Questioner:  Lately, the challenge in my practice is often just staying awake.  So I don’t even have time to relate to anything except trying to keep upright.  Sometimes I have not slept for a long time because of small children, and I wonder if that will get better, or is it just the nature of some people’s practice?

Gil:  You don’t have time to relate to anything because you are sleepy, so then you ask yourself about how you are relating to your sleepiness.  How are you relating to it?

Questioner:  I usually just catch myself dreaming, and then I realize that I’m not awake, so I wake myself up.

Gil:  Is it that innocent, that you just notice that you are dreaming and drifting and it is an interesting observation and you just carry on?  Or is there discouragement or anger?

Questioner:  No I’m just used to being tired.

Gil:  So it’s ordinary for you.

Questioner:  It is.

Gil:  So you might do walking meditation.

Questioner:  Here?

Gil:  Sure.  You probably should go out into the hall and you are welcome to walk back and forth.

Questioner:  Should I wait until I’m tired or just start that from the beginning?  Do I try sitting first and try until I start getting sleepy?

Gil:  If it is a real common pattern and you know it is coming, just start that way.  Sometimes when you do walking meditation, it brings a nice kind of energy and it might wake you up.  Then, if you want to sit, you can come in and sit.  Or you can walk the whole time.  Walking meditation is a great practice and is as valid as sitting.

Questioner:  Thank you.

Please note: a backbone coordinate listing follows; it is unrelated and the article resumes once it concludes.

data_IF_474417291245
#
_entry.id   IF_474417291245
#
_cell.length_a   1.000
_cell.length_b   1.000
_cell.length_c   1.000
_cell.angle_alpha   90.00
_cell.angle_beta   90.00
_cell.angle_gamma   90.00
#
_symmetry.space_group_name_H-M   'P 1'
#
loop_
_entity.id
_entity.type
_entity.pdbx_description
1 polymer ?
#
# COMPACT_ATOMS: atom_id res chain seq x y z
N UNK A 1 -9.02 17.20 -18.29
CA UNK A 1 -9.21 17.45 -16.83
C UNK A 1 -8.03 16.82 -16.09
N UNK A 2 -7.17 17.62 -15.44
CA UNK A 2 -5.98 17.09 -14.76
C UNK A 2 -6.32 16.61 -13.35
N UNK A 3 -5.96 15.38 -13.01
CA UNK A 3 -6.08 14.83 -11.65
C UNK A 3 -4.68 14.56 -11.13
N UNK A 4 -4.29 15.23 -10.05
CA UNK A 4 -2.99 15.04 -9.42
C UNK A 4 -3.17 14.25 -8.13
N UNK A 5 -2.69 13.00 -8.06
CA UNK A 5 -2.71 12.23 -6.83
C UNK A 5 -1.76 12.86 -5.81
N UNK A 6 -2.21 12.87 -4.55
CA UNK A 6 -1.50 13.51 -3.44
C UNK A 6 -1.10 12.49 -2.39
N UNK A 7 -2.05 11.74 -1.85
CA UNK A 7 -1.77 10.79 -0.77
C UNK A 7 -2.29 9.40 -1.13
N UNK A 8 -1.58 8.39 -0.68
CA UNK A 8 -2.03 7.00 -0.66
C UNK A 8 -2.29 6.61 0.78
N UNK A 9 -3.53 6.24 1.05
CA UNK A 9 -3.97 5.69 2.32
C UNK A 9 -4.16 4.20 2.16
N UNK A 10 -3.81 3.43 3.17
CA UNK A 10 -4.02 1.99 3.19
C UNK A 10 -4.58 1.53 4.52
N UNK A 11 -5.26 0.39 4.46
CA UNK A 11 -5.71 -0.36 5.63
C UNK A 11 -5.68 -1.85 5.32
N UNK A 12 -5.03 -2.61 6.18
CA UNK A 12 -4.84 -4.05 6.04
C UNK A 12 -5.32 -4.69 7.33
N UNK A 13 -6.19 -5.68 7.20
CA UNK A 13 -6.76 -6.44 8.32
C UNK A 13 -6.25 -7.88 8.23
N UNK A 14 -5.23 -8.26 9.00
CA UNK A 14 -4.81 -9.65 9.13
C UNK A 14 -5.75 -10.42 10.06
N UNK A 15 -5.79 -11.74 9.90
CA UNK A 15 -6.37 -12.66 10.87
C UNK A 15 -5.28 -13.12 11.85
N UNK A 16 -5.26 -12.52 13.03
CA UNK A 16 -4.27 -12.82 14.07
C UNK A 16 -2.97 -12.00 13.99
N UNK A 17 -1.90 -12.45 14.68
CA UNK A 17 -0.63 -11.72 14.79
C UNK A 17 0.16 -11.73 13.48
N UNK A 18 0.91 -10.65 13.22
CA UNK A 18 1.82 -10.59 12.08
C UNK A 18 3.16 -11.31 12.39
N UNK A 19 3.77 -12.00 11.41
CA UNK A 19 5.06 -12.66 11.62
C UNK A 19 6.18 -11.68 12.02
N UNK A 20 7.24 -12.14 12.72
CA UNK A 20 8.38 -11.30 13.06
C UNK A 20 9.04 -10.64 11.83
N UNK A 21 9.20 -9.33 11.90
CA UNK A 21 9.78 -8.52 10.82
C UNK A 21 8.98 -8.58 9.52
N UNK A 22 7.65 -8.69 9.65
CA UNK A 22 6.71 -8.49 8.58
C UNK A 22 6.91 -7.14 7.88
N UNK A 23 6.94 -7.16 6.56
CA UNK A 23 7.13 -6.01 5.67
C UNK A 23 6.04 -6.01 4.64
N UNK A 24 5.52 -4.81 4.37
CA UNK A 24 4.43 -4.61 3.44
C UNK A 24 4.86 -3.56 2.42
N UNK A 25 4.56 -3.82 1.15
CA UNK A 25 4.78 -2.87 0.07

New Questioner:  I was noticing in my meditation tonight that as I put my attention on my breath, it would change what I had been attending to, and that was really confusing to me, to have that thing of going back and forth.

Gil:  Can you say a little more about why it was confusing, or was it a pre-existing assumption about the practice?

Questioner:  I don’t know if it was a pre-existing assumption.  It was as it the noticing of it brought up the question of ……I don’t know– it was just sort of odd to be able to see something from different sides.

Gil:  It can be odd.  Sometimes I think that I have two bodies; one where there is awareness of my body, and the other when there is no mindfulness of the body.  Or two minds, a mind where there is real awareness and a mind that really does not have much self awareness.  Or two hearts with and without awareness.  Sometimes it can be as different as night and day.  Sometimes it can get turned on and off.  One example I have given here is about the night that I had a splitting headache driving home late at night.  It did not really make sense to stop the car, but it was really hard.  I was filled with self- pity—poor Gil.  It finally occurred to me—after all, I teach this stuff—it finally occurred to me to start being mindful of the pain, of the head.  When I did that, it actually lightened up and there was space for it.  It did not go away, but as I brought that kind of attention to it, my psychological energy was not going into self-pity, but was rather going into paying attention and investigation.  Then the self-pity dropped away and it did not hurt so much.  As long as I kept the mindfulness it did not hurt as much and I could cope with it and I did not mind so much.  But because I did not mind as much, my mindfulness would wane, and when the mindfulness waned, the self-pity and the pain and the contractions came up again.  It was quite dramatic, and it was a long enough drive that I had a while to watch that.